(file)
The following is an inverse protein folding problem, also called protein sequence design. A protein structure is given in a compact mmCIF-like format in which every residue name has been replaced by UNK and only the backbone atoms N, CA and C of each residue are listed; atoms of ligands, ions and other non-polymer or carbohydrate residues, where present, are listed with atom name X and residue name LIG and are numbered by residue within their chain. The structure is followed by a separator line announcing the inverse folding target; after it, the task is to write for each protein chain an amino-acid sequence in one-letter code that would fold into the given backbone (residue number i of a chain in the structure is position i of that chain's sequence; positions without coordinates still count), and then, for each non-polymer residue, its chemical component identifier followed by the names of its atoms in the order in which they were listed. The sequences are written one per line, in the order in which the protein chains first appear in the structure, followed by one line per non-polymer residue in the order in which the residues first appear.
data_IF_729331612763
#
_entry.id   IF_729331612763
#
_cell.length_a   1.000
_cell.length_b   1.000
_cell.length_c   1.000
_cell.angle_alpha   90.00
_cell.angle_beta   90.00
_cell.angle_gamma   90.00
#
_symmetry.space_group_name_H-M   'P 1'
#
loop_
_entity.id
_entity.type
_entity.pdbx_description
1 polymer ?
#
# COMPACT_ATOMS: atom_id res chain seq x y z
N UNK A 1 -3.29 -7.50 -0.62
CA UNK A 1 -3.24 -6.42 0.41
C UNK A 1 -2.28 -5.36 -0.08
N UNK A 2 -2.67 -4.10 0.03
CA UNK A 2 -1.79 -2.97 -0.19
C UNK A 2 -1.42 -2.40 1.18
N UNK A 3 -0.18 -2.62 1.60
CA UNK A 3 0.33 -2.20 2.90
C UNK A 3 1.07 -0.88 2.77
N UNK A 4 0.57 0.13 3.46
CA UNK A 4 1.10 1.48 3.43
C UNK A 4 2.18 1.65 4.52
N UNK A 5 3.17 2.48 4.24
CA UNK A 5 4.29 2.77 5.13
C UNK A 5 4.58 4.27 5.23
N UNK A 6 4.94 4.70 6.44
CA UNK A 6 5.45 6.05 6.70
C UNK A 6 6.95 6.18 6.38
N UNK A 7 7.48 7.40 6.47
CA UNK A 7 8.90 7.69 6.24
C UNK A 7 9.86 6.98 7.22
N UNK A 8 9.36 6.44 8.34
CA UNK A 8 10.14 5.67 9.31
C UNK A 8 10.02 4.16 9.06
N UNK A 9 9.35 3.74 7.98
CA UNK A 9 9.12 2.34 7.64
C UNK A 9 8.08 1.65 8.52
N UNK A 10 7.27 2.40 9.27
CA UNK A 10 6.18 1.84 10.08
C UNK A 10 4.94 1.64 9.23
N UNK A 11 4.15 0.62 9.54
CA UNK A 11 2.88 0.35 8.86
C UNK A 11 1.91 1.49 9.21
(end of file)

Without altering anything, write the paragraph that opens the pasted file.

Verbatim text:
The following is an inverse protein folding problem, also called protein sequence design. A protein structure is given in a compact mmCIF-like format in which every residue name has been replaced by UNK and only the backbone atoms N, CA and C of each residue are listed; atoms of ligands, ions and other non-polymer or carbohydrate residues, where present, are listed with atom name X and residue name LIG and are numbered by residue within their chain. The structure is followed by a separator line announcing the inverse folding target; after it, the task is to write for each protein chain an amino-acid sequence in one-letter code that would fold into the given backbone (residue number i of a chain in the structure is position i of that chain's sequence; positions without coordinates still count), and then, for each non-polymer residue, its chemical component identifier followed by the names of its atoms in the order in which they were listed. The sequences are written one per line, in the order in which the protein chains first appear in the structure, followed by one line per non-polymer residue in the order in which the residues first appear.